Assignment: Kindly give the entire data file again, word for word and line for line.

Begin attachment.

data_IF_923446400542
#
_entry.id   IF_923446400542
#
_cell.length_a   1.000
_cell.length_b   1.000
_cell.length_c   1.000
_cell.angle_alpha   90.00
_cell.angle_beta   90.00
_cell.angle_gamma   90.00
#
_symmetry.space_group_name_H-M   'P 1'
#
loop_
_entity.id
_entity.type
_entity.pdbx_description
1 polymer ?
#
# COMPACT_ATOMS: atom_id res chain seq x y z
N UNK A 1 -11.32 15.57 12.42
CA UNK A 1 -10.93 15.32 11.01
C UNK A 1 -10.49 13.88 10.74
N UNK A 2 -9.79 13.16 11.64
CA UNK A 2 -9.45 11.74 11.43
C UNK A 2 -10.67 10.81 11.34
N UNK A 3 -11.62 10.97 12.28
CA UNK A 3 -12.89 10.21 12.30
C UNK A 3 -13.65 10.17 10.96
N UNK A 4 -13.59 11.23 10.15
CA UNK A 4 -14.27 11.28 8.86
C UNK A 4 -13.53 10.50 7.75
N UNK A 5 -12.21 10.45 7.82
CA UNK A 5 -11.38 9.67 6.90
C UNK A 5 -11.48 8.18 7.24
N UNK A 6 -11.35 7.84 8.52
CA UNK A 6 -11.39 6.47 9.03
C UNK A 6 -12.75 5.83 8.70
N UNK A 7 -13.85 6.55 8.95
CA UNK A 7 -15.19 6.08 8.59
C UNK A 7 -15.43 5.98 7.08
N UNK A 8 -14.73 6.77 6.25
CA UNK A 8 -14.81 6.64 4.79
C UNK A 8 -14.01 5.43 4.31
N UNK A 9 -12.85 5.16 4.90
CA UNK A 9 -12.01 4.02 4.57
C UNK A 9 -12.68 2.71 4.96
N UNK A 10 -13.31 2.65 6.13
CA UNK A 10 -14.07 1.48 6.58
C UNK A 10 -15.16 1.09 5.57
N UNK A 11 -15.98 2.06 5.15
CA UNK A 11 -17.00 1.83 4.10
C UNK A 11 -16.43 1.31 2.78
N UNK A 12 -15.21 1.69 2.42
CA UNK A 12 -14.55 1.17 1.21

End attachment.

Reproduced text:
data_IF_923446400542
#
_entry.id   IF_923446400542
#
_cell.length_a   1.000
_cell.length_b   1.000
_cell.length_c   1.000
_cell.angle_alpha   90.00
_cell.angle_beta   90.00
_cell.angle_gamma   90.00
#
_symmetry.space_group_name_H-M   'P 1'
#
loop_
_entity.id
_entity.type
_entity.pdbx_description
1 polymer ?
#
# COMPACT_ATOMS: atom_id res chain seq x y z
N UNK A 1 -11.32 15.57 12.42
CA UNK A 1 -10.93 15.32 11.01
C UNK A 1 -10.49 13.88 10.74
N UNK A 2 -9.79 13.16 11.64
CA UNK A 2 -9.45 11.74 11.43
C UNK A 2 -10.67 10.81 11.34
N UNK A 3 -11.62 10.97 12.28
CA UNK A 3 -12.89 10.21 12.30
C UNK A 3 -13.65 10.17 10.96
N UNK A 4 -13.59 11.23 10.15
CA UNK A 4 -14.27 11.28 8.86
C UNK A 4 -13.53 10.50 7.75
N UNK A 5 -12.21 10.45 7.82
CA UNK A 5 -11.38 9.67 6.90
C UNK A 5 -11.48 8.18 7.24
N UNK A 6 -11.35 7.84 8.52
CA UNK A 6 -11.39 6.47 9.03
C UNK A 6 -12.75 5.83 8.70
N UNK A 7 -13.85 6.55 8.95
CA UNK A 7 -15.19 6.08 8.59
C UNK A 7 -15.43 5.98 7.08
N UNK A 8 -14.73 6.77 6.25
CA UNK A 8 -14.81 6.64 4.79
C UNK A 8 -14.01 5.43 4.31
N UNK A 9 -12.85 5.16 4.90
CA UNK A 9 -12.01 4.02 4.57
C UNK A 9 -12.68 2.71 4.96
N UNK A 10 -13.31 2.65 6.13
CA UNK A 10 -14.07 1.48 6.58
C UNK A 10 -15.16 1.09 5.57
N UNK A 11 -15.98 2.06 5.15
CA UNK A 11 -17.00 1.83 4.10
C UNK A 11 -16.43 1.31 2.78
N UNK A 12 -15.21 1.69 2.42
CA UNK A 12 -14.55 1.17 1.21